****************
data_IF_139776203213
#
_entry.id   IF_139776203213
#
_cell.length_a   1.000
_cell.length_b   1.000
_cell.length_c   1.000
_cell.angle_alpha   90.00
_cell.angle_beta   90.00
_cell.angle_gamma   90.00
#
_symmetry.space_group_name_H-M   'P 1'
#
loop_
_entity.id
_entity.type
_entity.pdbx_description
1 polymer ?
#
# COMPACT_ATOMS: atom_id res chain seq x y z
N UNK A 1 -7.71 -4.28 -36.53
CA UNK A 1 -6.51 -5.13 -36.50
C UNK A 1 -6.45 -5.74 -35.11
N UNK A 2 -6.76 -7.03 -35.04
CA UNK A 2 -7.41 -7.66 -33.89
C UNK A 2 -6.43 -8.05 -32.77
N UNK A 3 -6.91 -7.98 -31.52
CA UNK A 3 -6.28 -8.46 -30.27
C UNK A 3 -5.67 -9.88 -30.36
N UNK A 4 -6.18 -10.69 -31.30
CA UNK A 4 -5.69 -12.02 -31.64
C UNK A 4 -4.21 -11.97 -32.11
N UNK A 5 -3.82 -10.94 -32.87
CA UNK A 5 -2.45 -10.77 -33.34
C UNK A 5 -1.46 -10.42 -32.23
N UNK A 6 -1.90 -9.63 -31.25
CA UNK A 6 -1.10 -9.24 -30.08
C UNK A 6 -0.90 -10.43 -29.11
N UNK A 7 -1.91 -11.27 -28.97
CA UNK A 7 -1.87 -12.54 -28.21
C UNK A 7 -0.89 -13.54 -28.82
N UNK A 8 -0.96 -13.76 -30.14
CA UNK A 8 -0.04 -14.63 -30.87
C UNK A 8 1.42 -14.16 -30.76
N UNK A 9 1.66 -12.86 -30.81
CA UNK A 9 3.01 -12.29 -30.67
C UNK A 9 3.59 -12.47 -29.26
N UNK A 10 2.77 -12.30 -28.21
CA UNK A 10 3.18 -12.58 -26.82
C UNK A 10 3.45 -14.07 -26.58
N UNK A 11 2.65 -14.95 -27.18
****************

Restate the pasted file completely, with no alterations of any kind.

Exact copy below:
data_IF_139776203213
#
_entry.id   IF_139776203213
#
_cell.length_a   1.000
_cell.length_b   1.000
_cell.length_c   1.000
_cell.angle_alpha   90.00
_cell.angle_beta   90.00
_cell.angle_gamma   90.00
#
_symmetry.space_group_name_H-M   'P 1'
#
loop_
_entity.id
_entity.type
_entity.pdbx_description
1 polymer ?
#
# COMPACT_ATOMS: atom_id res chain seq x y z
N UNK A 1 -7.71 -4.28 -36.53
CA UNK A 1 -6.51 -5.13 -36.50
C UNK A 1 -6.45 -5.74 -35.11
N UNK A 2 -6.76 -7.03 -35.04
CA UNK A 2 -7.41 -7.66 -33.89
C UNK A 2 -6.43 -8.05 -32.77
N UNK A 3 -6.91 -7.98 -31.52
CA UNK A 3 -6.28 -8.46 -30.27
C UNK A 3 -5.67 -9.88 -30.36
N UNK A 4 -6.18 -10.69 -31.30
CA UNK A 4 -5.69 -12.02 -31.64
C UNK A 4 -4.21 -11.97 -32.11
N UNK A 5 -3.82 -10.94 -32.87
CA UNK A 5 -2.45 -10.77 -33.34
C UNK A 5 -1.46 -10.42 -32.23
N UNK A 6 -1.90 -9.63 -31.25
CA UNK A 6 -1.10 -9.24 -30.08
C UNK A 6 -0.90 -10.43 -29.11
N UNK A 7 -1.91 -11.27 -28.97
CA UNK A 7 -1.87 -12.54 -28.21
C UNK A 7 -0.89 -13.54 -28.82
N UNK A 8 -0.96 -13.76 -30.14
CA UNK A 8 -0.04 -14.63 -30.87
C UNK A 8 1.42 -14.16 -30.76
N UNK A 9 1.66 -12.86 -30.81
CA UNK A 9 3.01 -12.29 -30.67
C UNK A 9 3.59 -12.47 -29.26
N UNK A 10 2.77 -12.30 -28.21
CA UNK A 10 3.18 -12.58 -26.82
C UNK A 10 3.45 -14.07 -26.58
N UNK A 11 2.65 -14.95 -27.18